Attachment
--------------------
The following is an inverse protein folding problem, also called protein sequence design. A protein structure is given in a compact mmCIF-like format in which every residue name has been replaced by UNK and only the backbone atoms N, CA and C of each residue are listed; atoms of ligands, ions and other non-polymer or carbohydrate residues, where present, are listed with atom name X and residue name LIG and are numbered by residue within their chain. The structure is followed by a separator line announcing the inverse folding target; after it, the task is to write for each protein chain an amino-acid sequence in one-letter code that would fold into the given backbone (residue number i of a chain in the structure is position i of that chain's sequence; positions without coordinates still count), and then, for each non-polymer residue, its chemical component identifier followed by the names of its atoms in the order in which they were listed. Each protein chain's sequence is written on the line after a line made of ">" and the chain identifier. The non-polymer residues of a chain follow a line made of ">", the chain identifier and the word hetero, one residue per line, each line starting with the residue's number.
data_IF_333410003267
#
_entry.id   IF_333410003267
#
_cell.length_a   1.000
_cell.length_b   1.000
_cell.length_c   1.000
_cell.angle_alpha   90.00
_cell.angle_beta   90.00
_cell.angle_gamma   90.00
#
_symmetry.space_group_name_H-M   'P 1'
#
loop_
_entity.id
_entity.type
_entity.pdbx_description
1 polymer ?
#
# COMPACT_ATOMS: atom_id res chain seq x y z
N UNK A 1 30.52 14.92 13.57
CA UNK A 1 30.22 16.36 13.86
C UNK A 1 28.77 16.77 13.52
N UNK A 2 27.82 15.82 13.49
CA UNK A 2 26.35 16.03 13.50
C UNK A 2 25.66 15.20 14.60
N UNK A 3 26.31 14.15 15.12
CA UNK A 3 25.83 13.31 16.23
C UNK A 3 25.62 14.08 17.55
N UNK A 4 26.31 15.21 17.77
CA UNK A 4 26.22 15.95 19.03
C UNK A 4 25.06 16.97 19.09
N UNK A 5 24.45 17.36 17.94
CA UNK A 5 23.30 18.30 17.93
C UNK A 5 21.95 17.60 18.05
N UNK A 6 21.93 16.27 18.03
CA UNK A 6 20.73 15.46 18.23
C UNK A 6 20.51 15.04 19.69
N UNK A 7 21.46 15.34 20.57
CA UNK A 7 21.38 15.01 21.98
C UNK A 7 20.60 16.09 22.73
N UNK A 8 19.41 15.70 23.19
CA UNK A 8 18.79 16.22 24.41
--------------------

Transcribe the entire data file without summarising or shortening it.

The following is an inverse protein folding problem, also called protein sequence design. A protein structure is given in a compact mmCIF-like format in which every residue name has been replaced by UNK and only the backbone atoms N, CA and C of each residue are listed; atoms of ligands, ions and other non-polymer or carbohydrate residues, where present, are listed with atom name X and residue name LIG and are numbered by residue within their chain. The structure is followed by a separator line announcing the inverse folding target; after it, the task is to write for each protein chain an amino-acid sequence in one-letter code that would fold into the given backbone (residue number i of a chain in the structure is position i of that chain's sequence; positions without coordinates still count), and then, for each non-polymer residue, its chemical component identifier followed by the names of its atoms in the order in which they were listed. Each protein chain's sequence is written on the line after a line made of ">" and the chain identifier. The non-polymer residues of a chain follow a line made of ">", the chain identifier and the word hetero, one residue per line, each line starting with the residue's number.
data_IF_333410003267
#
_entry.id   IF_333410003267
#
_cell.length_a   1.000
_cell.length_b   1.000
_cell.length_c   1.000
_cell.angle_alpha   90.00
_cell.angle_beta   90.00
_cell.angle_gamma   90.00
#
_symmetry.space_group_name_H-M   'P 1'
#
loop_
_entity.id
_entity.type
_entity.pdbx_description
1 polymer ?
#
# COMPACT_ATOMS: atom_id res chain seq x y z
N UNK A 1 30.52 14.92 13.57
CA UNK A 1 30.22 16.36 13.86
C UNK A 1 28.77 16.77 13.52
N UNK A 2 27.82 15.82 13.49
CA UNK A 2 26.35 16.03 13.50
C UNK A 2 25.66 15.20 14.60
N UNK A 3 26.31 14.15 15.12
CA UNK A 3 25.83 13.31 16.23
C UNK A 3 25.62 14.08 17.55
N UNK A 4 26.31 15.21 17.77
CA UNK A 4 26.22 15.95 19.03
C UNK A 4 25.06 16.97 19.09
N UNK A 5 24.45 17.36 17.94
CA UNK A 5 23.30 18.30 17.93
C UNK A 5 21.95 17.60 18.05
N UNK A 6 21.93 16.27 18.03
CA UNK A 6 20.73 15.46 18.23
C UNK A 6 20.51 15.04 19.69
N UNK A 7 21.46 15.34 20.57
CA UNK A 7 21.38 15.01 21.98
C UNK A 7 20.60 16.09 22.73
N UNK A 8 19.41 15.70 23.19
CA UNK A 8 18.79 16.22 24.41